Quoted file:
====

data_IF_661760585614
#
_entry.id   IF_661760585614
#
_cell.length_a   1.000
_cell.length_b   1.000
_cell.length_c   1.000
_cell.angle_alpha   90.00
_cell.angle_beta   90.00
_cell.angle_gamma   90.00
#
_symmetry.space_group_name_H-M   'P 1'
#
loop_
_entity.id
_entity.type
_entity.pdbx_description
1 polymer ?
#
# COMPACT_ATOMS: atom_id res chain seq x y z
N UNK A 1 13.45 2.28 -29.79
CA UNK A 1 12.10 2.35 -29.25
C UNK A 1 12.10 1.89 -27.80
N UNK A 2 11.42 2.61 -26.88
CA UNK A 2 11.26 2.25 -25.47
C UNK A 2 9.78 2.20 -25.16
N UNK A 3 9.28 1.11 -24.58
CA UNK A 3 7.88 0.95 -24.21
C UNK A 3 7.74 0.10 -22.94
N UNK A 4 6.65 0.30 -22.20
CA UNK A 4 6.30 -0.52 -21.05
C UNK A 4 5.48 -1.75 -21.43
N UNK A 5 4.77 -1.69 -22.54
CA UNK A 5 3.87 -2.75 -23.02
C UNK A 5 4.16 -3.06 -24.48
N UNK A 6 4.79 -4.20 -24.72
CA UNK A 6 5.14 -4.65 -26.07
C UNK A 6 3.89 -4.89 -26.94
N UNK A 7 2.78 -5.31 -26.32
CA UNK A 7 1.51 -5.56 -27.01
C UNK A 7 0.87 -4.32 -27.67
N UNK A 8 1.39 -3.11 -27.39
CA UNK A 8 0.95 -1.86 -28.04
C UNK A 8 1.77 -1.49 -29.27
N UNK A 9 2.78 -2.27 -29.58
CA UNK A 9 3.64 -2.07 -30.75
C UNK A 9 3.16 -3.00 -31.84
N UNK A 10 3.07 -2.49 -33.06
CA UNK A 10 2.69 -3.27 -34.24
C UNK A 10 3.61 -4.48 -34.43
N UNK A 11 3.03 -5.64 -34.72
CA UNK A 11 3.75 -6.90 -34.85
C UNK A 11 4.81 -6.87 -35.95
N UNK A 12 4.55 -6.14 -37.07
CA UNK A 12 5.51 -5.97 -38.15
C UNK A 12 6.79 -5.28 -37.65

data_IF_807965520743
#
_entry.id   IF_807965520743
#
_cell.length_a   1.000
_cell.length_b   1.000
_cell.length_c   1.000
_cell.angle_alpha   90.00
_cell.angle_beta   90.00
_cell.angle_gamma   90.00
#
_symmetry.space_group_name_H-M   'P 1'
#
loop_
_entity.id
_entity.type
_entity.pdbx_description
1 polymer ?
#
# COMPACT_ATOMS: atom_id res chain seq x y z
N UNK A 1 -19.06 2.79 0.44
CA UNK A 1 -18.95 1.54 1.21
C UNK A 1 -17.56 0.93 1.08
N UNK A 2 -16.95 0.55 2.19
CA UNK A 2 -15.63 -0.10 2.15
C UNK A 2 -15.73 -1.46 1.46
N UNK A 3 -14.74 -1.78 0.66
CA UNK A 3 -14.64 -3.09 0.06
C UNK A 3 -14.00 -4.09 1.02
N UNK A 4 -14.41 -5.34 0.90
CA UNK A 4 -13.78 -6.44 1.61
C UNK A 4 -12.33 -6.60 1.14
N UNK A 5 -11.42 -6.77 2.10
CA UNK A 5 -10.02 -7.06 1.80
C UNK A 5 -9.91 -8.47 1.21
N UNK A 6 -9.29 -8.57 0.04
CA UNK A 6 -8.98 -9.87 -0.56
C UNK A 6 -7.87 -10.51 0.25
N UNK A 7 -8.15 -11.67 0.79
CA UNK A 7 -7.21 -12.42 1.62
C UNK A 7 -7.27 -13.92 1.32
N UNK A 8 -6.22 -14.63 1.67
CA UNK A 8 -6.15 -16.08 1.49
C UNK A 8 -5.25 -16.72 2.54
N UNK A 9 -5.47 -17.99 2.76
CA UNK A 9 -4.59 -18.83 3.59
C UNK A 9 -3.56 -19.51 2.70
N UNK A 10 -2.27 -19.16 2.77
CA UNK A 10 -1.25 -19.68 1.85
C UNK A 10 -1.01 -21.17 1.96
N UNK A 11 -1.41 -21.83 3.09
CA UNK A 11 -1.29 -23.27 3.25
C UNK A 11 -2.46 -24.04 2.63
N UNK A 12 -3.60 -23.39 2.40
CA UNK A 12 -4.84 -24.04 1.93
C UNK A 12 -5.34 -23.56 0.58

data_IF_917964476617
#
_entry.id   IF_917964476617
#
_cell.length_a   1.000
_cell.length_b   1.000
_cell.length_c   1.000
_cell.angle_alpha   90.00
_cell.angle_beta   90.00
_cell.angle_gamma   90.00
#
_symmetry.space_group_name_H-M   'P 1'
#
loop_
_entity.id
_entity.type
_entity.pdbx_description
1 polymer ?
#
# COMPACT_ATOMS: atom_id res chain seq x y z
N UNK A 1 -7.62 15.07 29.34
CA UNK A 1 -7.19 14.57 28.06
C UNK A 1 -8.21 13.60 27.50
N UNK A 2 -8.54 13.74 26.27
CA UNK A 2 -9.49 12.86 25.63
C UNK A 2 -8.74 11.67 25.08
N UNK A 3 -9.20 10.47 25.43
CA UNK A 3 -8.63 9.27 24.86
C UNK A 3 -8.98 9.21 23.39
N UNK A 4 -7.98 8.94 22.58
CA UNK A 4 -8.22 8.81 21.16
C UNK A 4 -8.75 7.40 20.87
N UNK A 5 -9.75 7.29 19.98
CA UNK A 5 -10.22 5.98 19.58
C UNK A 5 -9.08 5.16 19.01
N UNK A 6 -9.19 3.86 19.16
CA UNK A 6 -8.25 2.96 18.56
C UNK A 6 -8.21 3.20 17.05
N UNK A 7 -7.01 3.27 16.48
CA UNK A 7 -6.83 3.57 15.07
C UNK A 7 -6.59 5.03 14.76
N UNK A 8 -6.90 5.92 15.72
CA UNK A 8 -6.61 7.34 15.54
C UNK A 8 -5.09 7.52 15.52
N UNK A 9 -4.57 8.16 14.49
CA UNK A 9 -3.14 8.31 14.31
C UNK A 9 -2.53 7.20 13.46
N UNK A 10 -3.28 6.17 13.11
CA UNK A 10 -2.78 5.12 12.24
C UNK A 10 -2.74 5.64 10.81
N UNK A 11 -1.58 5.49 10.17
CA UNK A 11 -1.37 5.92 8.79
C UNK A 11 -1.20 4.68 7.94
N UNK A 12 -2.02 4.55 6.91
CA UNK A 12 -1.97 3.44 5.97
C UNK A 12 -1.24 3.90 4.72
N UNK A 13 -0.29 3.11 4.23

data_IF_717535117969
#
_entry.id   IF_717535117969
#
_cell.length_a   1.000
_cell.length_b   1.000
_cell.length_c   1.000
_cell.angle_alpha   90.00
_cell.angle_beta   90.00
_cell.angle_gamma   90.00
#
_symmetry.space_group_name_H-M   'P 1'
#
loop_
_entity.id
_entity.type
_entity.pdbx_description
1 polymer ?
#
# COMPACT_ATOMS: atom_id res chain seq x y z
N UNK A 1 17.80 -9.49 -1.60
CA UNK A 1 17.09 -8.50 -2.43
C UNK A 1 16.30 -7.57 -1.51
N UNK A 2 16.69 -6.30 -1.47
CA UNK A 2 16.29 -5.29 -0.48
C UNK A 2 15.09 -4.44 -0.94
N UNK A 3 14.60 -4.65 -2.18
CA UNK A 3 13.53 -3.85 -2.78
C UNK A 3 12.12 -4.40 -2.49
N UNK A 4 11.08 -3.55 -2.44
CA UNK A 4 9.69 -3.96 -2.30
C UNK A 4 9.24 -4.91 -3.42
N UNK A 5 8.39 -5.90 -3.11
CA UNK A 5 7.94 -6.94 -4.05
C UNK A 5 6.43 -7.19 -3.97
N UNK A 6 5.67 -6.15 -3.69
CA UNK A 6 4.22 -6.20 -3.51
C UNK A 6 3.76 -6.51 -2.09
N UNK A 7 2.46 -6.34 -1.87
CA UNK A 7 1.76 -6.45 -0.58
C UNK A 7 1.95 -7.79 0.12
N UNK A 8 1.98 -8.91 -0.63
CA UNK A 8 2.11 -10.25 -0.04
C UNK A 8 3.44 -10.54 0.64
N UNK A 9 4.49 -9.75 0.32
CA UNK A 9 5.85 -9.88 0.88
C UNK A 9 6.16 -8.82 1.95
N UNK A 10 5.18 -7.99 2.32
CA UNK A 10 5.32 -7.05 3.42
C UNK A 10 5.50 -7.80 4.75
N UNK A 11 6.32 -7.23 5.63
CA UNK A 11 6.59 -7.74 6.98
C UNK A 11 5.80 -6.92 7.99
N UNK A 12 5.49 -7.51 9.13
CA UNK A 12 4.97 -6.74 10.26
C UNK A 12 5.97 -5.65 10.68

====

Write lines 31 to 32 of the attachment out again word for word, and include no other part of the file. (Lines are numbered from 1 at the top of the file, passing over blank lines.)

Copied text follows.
CA UNK A 4 6.30 -0.52 -21.05
C UNK A 4 5.48 -1.75 -21.43